Thomas Mets

  10. #38935
    Ultimate Member Mister Mets's Avatar
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    Quote Originally Posted by Tendrin View Post
    Can you quote the comment you're responding to?
    Sincerely,
    Thomas Mets

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    Quote Originally Posted by Reviresco View Post
    Agreed. It's more of the Big Lie fantasies.


    Yes, because wasting my tax dollars on ONE more investigation, after already investigating 250+ bogus Big Lie claims of election fraud since November 2021, not to mention, wasting the resources of the GBI, who could be working on something like murders, rapes, human trafficking, or HARASSMENT AGAINST ELECTION OFFICIALS, is what will put this nonsense of the Big Lie to rest for good. SO. TIRED. OF. THIS. CRAP.

    Do you have a link where Raffensperger has actually launched an investigation or this propaganda group True the Vote has actually surrendered any evidence. Because according to this fact check at USA today, this is probably more fabrication by Trump supporters of the Big Lie, as they haven't given the state any evidence to investigate.



    https://www.usatoday.com/story/news/...on/9128609002/
    First of all, I'm simply posting what I read. Don't throw a tantrum at the messenger. Save that for the GA secretary of state because I didn't open an investigation.

    And the answer is in the link you provided, the National Desk. He announced an investigation on a podcast so you can literally hear his voice.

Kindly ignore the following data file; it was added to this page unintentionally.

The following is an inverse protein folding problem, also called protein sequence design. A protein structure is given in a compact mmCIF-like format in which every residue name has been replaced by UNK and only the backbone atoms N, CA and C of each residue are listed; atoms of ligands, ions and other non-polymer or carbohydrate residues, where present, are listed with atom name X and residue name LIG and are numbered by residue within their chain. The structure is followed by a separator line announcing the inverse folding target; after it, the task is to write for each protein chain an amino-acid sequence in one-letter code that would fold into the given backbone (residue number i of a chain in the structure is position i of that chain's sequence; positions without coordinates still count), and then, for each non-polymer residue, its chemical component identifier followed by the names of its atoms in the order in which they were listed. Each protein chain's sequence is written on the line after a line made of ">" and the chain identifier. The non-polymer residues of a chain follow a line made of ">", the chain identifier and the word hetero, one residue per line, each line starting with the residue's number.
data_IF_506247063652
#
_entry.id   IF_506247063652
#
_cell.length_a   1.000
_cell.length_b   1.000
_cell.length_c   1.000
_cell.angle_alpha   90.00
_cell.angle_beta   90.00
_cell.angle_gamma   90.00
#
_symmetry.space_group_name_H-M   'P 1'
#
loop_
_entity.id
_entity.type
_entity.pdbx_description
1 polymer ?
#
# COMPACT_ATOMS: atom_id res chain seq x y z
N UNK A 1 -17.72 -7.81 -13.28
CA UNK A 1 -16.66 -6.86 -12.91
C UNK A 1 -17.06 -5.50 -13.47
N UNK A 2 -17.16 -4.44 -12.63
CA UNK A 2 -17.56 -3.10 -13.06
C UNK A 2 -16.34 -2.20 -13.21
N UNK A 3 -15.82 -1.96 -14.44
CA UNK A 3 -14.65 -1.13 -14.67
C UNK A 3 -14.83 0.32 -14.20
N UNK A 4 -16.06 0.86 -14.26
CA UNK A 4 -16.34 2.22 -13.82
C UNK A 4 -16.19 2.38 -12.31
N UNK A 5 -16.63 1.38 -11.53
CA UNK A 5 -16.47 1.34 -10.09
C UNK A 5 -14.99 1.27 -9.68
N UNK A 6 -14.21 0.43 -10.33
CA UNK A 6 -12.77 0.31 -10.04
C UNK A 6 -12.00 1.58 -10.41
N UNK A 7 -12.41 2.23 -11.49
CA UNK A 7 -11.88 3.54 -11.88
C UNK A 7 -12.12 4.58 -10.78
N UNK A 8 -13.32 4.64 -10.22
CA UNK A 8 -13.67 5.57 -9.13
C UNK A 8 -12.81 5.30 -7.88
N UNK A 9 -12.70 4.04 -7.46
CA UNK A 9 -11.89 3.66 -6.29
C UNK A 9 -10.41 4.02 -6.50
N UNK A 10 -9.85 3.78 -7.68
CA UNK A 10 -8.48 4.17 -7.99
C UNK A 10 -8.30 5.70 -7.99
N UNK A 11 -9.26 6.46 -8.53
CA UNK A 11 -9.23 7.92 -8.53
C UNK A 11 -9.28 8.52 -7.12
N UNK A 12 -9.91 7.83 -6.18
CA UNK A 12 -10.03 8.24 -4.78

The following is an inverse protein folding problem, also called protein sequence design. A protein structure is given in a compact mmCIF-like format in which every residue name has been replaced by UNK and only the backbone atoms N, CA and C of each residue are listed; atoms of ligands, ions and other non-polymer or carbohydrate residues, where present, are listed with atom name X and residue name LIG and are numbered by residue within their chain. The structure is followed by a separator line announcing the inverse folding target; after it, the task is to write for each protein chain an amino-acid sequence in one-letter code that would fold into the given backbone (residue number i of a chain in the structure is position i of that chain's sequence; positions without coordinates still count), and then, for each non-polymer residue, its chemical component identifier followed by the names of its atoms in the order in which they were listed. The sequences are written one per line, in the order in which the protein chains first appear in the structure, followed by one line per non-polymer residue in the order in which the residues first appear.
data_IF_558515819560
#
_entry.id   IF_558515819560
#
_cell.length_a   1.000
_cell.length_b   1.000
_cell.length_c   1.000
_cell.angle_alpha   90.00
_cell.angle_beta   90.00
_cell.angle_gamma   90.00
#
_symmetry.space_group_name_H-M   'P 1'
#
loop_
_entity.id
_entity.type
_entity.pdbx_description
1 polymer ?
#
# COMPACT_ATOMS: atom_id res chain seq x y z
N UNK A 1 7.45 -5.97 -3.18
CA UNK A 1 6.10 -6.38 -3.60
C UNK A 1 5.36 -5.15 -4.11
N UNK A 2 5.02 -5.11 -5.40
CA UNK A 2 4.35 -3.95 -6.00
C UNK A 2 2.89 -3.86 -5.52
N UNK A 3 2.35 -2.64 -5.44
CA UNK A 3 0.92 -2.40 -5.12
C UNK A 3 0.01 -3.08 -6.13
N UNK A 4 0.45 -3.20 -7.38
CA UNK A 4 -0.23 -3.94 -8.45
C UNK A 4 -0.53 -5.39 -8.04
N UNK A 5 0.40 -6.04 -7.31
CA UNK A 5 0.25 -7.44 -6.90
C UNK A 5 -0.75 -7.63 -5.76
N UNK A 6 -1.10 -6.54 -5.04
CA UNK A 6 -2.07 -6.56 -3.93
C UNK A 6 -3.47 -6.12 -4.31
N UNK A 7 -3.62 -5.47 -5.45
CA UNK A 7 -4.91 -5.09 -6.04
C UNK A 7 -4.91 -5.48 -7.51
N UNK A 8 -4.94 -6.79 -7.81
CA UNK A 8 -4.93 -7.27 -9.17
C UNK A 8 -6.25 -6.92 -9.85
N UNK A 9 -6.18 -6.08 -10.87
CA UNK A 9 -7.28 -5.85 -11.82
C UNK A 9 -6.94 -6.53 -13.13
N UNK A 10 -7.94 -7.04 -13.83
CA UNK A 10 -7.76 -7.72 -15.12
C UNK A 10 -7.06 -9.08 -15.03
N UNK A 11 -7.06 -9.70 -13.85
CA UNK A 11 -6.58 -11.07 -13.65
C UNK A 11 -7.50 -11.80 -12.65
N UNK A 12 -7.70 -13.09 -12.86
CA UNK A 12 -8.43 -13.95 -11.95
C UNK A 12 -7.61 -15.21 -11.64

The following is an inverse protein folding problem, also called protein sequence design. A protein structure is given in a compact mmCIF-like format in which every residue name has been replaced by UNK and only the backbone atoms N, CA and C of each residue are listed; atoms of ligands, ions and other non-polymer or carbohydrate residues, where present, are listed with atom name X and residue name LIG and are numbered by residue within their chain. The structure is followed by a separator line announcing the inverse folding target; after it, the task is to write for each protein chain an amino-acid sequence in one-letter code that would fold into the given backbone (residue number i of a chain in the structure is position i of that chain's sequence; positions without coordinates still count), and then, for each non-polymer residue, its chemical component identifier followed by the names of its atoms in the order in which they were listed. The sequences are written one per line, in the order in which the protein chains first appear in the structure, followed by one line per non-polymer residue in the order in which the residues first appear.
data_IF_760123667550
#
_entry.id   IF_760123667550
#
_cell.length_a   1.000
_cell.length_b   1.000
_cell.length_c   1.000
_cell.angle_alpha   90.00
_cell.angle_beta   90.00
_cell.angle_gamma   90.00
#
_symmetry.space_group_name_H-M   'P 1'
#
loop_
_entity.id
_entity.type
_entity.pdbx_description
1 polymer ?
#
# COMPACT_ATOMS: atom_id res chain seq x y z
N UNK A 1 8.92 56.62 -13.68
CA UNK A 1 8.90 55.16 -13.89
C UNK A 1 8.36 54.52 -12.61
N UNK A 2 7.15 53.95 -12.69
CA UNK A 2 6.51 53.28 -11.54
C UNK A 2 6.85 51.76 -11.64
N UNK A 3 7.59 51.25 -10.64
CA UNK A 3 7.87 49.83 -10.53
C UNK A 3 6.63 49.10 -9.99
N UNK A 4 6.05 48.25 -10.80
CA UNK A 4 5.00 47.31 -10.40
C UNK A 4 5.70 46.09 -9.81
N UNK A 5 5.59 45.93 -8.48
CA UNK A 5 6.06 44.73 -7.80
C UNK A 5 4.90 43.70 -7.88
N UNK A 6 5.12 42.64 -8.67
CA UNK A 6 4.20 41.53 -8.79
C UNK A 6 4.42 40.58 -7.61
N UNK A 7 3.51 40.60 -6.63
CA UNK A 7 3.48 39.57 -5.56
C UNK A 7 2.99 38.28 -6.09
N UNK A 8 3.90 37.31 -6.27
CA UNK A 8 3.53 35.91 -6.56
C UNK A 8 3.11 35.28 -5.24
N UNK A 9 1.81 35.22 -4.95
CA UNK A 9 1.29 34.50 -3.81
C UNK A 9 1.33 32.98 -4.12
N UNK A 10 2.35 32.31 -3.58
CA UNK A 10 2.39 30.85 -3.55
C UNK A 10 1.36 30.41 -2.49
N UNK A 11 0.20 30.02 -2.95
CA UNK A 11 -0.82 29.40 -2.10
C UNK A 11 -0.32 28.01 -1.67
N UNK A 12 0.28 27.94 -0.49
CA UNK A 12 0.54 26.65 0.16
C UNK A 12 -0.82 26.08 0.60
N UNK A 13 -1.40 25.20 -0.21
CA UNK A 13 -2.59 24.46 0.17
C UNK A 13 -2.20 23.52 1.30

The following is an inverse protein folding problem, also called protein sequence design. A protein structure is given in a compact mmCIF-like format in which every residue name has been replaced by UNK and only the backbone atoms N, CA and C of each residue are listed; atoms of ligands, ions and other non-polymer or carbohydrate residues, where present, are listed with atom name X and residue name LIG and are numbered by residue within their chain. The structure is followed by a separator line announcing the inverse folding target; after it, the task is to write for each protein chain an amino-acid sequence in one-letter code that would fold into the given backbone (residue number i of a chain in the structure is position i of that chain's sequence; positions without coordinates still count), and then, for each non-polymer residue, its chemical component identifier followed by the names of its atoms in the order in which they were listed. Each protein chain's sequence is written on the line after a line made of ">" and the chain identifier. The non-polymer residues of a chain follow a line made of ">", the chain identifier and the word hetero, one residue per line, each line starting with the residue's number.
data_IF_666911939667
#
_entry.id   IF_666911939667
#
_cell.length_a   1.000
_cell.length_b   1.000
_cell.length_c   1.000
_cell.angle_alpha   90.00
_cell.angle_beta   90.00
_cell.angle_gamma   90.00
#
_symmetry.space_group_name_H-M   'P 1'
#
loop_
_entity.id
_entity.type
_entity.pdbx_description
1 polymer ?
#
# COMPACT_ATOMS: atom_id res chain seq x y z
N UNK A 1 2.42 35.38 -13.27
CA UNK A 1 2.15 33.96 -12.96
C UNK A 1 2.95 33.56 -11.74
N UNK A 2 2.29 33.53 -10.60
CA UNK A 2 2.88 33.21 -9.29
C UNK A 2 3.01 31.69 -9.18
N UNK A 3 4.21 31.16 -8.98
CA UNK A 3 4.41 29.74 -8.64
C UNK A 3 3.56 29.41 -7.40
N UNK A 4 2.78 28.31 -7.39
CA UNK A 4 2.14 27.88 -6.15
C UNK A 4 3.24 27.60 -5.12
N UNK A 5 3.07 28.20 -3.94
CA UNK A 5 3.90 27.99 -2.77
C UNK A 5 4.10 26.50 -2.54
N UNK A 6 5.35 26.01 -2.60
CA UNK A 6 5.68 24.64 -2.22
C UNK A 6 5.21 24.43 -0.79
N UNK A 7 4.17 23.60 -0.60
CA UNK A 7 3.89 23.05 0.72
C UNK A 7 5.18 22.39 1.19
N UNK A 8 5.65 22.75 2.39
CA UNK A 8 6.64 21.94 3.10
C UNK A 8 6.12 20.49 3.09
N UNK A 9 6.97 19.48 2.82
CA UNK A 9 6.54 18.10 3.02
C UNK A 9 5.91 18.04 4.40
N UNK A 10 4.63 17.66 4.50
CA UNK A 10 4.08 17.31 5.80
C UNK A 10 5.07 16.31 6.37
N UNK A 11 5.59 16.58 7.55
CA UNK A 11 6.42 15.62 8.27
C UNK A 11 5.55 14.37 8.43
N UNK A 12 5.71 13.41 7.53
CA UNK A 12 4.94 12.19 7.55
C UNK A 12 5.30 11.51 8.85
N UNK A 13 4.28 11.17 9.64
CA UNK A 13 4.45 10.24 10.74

https://thenationaldesk.com/news/ame...lot-harvesting

    Georgia Secretary of State Brad Raffensperger, who had previously been praised by Democrats for withstanding pressure from former President Donald Trump to recalculate vote totals during the 2020 election, revealed Tuesday there is an active investigation into credible ballot harvesting allegations in the state.

    “We’ve actually prosecuted people for ballot harvesting. I’ve had several cases come before me on the state election board,” Raffensperger said on an episode of the "John Solomon Reports" podcast. "So we do have some information and we’re going to investigate that."

    Raffensperger noted, however, that a private firm conducted a “statewide ballot harvesting analysis” regarding the 2020 election, which he said showed no irregularities.

    “But that said, if people give us credible allegations we want to make sure that we [investigate], and we have that right now as an ongoing investigation," he said.
    Krakoa and Arakko forever! Justice for Hellion!

  12. #38937
    Ultimate Member Mister Mets's Avatar
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    In one of his last acts as Governor, Ralph Northam pardoned state senator Joe Morrissey for contributing to the delinquency of a minor, with whom Morrissey had a sexual relationship when he was 57.

    https://richmond.com/news/state-and-...a47245f0e.html

    Gov. Ralph Northam has pardoned Sen. Joe Morrissey, D-Richmond, for a misdemeanor count of contributing to the delinquency of a minor related to his relationship with a 17-year-old law firm assistant who later became his wife.